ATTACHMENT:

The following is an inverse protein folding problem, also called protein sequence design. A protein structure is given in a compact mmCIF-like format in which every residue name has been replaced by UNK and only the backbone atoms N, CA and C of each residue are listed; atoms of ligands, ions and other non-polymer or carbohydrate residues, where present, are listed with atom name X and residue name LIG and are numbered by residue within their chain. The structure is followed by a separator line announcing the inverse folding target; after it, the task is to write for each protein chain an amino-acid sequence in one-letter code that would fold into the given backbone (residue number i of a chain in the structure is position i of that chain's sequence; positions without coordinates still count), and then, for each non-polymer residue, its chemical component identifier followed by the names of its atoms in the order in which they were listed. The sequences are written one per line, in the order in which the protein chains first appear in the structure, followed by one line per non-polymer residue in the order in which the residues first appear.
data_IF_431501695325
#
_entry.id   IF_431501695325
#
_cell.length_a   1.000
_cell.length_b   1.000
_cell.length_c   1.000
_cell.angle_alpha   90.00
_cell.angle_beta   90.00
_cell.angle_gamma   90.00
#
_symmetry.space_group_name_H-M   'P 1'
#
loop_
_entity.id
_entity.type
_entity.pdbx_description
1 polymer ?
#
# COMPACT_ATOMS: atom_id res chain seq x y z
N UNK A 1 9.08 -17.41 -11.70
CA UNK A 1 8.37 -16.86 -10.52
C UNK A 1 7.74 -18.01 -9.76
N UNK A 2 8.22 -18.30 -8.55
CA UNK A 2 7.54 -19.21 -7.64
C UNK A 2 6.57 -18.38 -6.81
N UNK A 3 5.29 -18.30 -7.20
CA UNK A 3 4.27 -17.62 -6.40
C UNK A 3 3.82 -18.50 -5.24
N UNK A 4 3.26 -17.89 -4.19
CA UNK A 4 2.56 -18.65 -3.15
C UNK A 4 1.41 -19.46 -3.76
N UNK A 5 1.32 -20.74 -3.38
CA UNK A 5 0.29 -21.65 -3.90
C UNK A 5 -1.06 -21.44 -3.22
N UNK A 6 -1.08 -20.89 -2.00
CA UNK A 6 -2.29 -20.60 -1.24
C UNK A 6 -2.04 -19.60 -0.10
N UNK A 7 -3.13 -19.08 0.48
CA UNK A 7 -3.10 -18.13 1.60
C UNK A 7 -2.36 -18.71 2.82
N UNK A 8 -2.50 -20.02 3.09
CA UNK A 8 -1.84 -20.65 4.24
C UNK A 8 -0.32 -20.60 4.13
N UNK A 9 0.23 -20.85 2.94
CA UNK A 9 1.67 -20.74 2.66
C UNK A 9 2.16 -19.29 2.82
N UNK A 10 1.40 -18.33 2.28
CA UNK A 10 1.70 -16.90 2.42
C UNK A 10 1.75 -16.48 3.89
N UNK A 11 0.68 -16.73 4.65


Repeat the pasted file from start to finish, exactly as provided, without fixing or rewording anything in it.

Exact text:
The following is an inverse protein folding problem, also called protein sequence design. A protein structure is given in a compact mmCIF-like format in which every residue name has been replaced by UNK and only the backbone atoms N, CA and C of each residue are listed; atoms of ligands, ions and other non-polymer or carbohydrate residues, where present, are listed with atom name X and residue name LIG and are numbered by residue within their chain. The structure is followed by a separator line announcing the inverse folding target; after it, the task is to write for each protein chain an amino-acid sequence in one-letter code that would fold into the given backbone (residue number i of a chain in the structure is position i of that chain's sequence; positions without coordinates still count), and then, for each non-polymer residue, its chemical component identifier followed by the names of its atoms in the order in which they were listed. The sequences are written one per line, in the order in which the protein chains first appear in the structure, followed by one line per non-polymer residue in the order in which the residues first appear.
data_IF_431501695325
#
_entry.id   IF_431501695325
#
_cell.length_a   1.000
_cell.length_b   1.000
_cell.length_c   1.000
_cell.angle_alpha   90.00
_cell.angle_beta   90.00
_cell.angle_gamma   90.00
#
_symmetry.space_group_name_H-M   'P 1'
#
loop_
_entity.id
_entity.type
_entity.pdbx_description
1 polymer ?
#
# COMPACT_ATOMS: atom_id res chain seq x y z
N UNK A 1 9.08 -17.41 -11.70
CA UNK A 1 8.37 -16.86 -10.52
C UNK A 1 7.74 -18.01 -9.76
N UNK A 2 8.22 -18.30 -8.55
CA UNK A 2 7.54 -19.21 -7.64
C UNK A 2 6.57 -18.38 -6.81
N UNK A 3 5.29 -18.30 -7.20
CA UNK A 3 4.27 -17.62 -6.40
C UNK A 3 3.82 -18.50 -5.24
N UNK A 4 3.26 -17.89 -4.19
CA UNK A 4 2.56 -18.65 -3.15
C UNK A 4 1.41 -19.46 -3.76
N UNK A 5 1.32 -20.74 -3.38
CA UNK A 5 0.29 -21.65 -3.90
C UNK A 5 -1.06 -21.44 -3.22
N UNK A 6 -1.08 -20.89 -2.00
CA UNK A 6 -2.29 -20.60 -1.24
C UNK A 6 -2.04 -19.60 -0.10
N UNK A 7 -3.13 -19.08 0.48
CA UNK A 7 -3.10 -18.13 1.60
C UNK A 7 -2.36 -18.71 2.82
N UNK A 8 -2.50 -20.02 3.09
CA UNK A 8 -1.84 -20.65 4.24
C UNK A 8 -0.32 -20.60 4.13
N UNK A 9 0.23 -20.85 2.94
CA UNK A 9 1.67 -20.74 2.66
C UNK A 9 2.16 -19.29 2.82
N UNK A 10 1.40 -18.33 2.28
CA UNK A 10 1.70 -16.90 2.42
C UNK A 10 1.75 -16.48 3.89
N UNK A 11 0.68 -16.73 4.65